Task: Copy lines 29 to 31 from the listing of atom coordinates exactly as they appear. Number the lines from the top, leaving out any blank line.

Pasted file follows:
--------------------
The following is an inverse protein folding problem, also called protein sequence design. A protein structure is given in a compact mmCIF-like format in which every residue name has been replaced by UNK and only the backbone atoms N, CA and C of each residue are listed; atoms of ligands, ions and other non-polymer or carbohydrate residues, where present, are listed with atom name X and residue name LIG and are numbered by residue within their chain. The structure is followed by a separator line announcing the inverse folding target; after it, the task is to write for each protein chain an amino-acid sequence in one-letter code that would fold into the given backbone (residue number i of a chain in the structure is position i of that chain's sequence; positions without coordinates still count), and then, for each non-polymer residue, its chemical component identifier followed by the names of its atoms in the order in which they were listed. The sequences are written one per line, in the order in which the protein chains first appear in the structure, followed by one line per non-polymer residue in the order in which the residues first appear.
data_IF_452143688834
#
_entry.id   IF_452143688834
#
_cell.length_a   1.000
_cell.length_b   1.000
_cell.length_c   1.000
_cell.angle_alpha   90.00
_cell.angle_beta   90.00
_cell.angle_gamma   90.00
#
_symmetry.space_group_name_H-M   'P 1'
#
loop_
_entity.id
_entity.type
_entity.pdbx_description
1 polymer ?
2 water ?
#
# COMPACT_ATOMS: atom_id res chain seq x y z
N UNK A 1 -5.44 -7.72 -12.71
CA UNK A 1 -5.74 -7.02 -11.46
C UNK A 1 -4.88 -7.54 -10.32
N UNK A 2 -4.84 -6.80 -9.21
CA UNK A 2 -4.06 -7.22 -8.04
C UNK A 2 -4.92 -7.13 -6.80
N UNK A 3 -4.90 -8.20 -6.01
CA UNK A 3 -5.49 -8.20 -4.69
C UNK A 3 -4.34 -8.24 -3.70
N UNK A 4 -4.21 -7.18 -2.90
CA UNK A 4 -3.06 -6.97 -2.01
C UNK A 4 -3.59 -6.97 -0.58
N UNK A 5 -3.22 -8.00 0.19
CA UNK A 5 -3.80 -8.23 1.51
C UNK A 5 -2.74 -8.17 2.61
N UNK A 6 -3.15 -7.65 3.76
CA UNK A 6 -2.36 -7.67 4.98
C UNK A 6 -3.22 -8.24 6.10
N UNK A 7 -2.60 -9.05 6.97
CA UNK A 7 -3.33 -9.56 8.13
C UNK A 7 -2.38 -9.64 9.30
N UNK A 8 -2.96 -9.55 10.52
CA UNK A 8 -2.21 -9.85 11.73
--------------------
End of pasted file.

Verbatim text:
N UNK A 3 -4.90 -8.20 -6.01
CA UNK A 3 -5.49 -8.20 -4.69
C UNK A 3 -4.34 -8.24 -3.70